A Gantt chart displays the project-related activities. The text part on the left usually shows the individual activities as well as the corresponding start date, end date and duration in tabular form in columns. In the graphic part on the right, horizontal bars visualize the duration, start date and end date of each activity proportionally on a time axis. The longer the bar, the longer the activity takes.
A Gantt chart usually displays the following project elements:
The requirement for the creation of a Gantt chart is an already defined work breakdown structure. All summary activities and activities must be known and named and must be arranged in a logical and chronological order. They are then entered into the Gantt chart in this order and can then be further edited in the project.
You must also know in advance the working time calendar on which the Gantt chart is to be based. Working and non-working times determine how long the individual activities and thus the project as a whole will take. Of course, it makes a difference whether the working week has 35 or 60 hours, whether the resource works the day or night shift and whether Saturday counts as a working day. The number of public holidays and holidays in the project plan also influence the duration of the project.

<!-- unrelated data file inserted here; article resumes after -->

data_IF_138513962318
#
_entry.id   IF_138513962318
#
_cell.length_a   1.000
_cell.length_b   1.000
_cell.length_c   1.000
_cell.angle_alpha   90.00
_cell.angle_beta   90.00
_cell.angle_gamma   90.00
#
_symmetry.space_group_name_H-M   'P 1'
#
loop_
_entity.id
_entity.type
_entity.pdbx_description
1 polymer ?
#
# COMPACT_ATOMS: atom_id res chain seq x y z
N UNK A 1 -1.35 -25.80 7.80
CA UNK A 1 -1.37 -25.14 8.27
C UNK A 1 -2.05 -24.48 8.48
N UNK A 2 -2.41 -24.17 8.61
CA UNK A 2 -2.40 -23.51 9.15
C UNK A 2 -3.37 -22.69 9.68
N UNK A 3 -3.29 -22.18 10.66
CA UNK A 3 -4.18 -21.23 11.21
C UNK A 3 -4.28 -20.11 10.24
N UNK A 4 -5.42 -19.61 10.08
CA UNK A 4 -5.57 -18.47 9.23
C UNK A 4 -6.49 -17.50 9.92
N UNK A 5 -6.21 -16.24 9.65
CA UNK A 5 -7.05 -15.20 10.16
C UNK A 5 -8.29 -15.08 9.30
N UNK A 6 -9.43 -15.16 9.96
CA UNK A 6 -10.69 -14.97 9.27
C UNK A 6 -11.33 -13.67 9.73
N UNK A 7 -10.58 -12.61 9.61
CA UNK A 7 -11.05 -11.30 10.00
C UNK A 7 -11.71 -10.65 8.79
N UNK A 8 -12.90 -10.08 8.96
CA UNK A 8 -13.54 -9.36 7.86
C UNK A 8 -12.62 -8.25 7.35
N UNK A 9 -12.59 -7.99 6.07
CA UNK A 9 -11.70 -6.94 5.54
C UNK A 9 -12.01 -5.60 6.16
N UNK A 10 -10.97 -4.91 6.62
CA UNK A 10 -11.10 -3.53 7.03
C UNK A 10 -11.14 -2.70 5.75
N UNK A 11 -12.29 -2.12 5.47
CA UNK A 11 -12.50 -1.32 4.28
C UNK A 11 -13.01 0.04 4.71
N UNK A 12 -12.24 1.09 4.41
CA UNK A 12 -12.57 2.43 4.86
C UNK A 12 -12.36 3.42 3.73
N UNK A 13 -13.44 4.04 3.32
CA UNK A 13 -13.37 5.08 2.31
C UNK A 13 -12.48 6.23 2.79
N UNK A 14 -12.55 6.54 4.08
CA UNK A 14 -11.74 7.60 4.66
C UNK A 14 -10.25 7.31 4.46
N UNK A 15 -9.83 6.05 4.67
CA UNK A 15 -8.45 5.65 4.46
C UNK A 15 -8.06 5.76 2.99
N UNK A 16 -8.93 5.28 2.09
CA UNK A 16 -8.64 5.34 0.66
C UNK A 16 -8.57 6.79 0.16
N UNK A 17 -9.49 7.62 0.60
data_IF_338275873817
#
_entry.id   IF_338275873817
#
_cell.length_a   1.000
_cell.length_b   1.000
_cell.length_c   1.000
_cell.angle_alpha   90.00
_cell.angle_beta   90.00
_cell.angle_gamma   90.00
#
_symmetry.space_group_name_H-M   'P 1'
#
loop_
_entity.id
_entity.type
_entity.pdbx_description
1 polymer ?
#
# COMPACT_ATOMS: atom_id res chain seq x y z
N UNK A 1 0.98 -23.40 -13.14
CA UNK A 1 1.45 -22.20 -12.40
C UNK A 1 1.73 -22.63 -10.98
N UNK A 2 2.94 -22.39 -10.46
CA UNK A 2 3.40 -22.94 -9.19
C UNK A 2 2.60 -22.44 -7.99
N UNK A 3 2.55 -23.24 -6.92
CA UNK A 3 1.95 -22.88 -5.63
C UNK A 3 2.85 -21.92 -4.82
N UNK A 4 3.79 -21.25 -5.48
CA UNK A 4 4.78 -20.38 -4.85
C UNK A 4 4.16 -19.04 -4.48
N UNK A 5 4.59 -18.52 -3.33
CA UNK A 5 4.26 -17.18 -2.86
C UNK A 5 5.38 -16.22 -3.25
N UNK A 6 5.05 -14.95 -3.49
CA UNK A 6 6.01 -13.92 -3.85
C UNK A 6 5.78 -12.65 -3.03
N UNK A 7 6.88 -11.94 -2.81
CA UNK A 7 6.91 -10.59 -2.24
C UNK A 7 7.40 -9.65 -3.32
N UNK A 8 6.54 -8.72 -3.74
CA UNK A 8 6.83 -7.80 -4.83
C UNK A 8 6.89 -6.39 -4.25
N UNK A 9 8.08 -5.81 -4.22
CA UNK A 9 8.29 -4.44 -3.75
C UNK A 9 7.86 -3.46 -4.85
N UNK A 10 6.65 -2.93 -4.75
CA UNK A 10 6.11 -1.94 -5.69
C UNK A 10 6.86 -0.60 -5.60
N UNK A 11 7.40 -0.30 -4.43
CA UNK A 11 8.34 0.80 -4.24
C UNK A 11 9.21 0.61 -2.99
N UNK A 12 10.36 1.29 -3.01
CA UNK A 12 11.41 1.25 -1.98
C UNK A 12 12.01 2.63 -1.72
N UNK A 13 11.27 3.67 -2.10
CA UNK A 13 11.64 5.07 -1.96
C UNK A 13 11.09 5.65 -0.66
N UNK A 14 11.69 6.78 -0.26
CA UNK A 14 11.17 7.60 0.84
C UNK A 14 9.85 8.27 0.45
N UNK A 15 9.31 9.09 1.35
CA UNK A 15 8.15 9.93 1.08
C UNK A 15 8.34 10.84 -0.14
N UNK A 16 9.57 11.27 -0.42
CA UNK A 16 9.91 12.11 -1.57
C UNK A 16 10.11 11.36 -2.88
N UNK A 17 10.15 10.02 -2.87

In addition, there are time constraints that determine the position of a bar in the bar chart. Some tasks have to start or finish on a certain day. "No earlier than" and "no later than" constraints are very common. For example, if a customer presentation is scheduled for a particular day, then preparations should be completed no later than that day.
A Gantt chart displays both logical and temporal dependencies between activities. Therefore, you should also include dependencies when creating the Gantt chart, e.g. with the classic end-start relationship. Example: As soon as the graphic designer has completed the print file, it can be transferred to the printer. If, however, the completion of the print file is delayed, the transfer of the file would automatically be postponed in the case of a logical relationship. A fixed date, on the other hand, would have to be corrected manually.